As you've probably noticed, the current student loan market
is not so great. Between lenders backing out
of the Federal Family Education Loan Program
and temporarily or permanently suspending private loan
operations, finding a loan has gotten tougher. Family financial troubles
and lenders' increased credit requirements for private student loans have made qualifying for a loan more challenging, as well. While scholarship opportunities
remain available, and many colleges and universities are even implementing new plans
to help students cover college costs, many students and families are still coming up short on their tuition bills.
New models for student lending have surfaced in recent years, but have gained media attention as the troubles with student loans
have continued throughout 2008. One idea, which we've blogged about
previously, is peer-to-peer lending, where students set up deals with friends, family members, or other interested parties to borrow money for college. These deals are brokered through a lending company, and since the parties involved typically know each other, interest rates and default rates are expected to be low.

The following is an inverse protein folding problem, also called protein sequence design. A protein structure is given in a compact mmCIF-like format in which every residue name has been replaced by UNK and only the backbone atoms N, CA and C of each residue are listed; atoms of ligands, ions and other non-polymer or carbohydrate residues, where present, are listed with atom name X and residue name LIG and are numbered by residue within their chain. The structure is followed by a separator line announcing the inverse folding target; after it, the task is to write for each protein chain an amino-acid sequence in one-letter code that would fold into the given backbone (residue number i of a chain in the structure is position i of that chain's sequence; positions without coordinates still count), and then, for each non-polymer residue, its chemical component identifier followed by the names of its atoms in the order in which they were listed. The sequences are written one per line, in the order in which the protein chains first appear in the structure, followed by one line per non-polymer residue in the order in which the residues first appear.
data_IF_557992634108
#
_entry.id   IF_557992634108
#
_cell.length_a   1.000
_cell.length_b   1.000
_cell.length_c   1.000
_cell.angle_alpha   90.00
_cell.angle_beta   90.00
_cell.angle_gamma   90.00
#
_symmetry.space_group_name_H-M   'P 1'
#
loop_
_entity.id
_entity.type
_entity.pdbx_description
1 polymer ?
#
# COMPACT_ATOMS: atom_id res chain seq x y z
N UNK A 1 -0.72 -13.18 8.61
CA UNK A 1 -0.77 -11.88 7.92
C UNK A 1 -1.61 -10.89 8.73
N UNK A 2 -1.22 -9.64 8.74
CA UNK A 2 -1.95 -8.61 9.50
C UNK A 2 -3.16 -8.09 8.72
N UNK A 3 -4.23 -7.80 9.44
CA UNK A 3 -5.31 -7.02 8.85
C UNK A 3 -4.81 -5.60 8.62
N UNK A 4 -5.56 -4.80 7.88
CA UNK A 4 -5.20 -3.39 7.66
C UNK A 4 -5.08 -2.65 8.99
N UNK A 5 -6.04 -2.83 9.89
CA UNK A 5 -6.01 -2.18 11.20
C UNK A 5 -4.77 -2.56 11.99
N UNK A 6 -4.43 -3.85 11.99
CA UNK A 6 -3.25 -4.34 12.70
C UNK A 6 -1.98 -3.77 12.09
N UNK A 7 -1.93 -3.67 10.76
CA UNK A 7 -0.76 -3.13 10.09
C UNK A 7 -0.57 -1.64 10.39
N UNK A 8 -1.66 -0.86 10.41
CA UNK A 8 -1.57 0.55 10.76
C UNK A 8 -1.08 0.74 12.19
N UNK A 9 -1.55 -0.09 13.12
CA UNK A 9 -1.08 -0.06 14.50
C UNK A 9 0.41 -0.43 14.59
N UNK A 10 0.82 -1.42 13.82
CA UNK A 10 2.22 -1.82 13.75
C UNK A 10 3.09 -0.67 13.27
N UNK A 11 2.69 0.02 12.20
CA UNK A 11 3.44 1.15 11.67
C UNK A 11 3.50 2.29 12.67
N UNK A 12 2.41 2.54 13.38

Another lending model that has succeeded in other countries and is now being tested in the United States, is more akin to investing than lending. Investors, such as individuals or companies, agree to pay for a student's college education. In return, the student agrees to repay a portion of their income to the investor for an agreed upon period of time. In some ways, this resembles the income-contingent repayment plans available for federalconsolidation loans
. These contracts are also meeting criticism, including comparisons to indentured servitude. Others worry that students with prospects for high income will not be interested and that few people will want to invest in humanities students, who are likely to provide low returns on their investments. Nevertheless, such "human capital" contracts are expected to be well-received by many students and investors. As reported by The Boston Globe
, one company is already piloting a human capital contract program with a handful of business school
students pursuing MBA degrees.
While human capital contracts and peer-to-peer lending are unlikely to wholly replace private student loans, they may provide students with more alternatives to the current forms of "alternative loans." While college scholarships
, institutional aid, and federal student financial aid
should always come first, some families
do need to borrow significantly to pay for school
, and many are likely to welcome a wider range of options for doing so.
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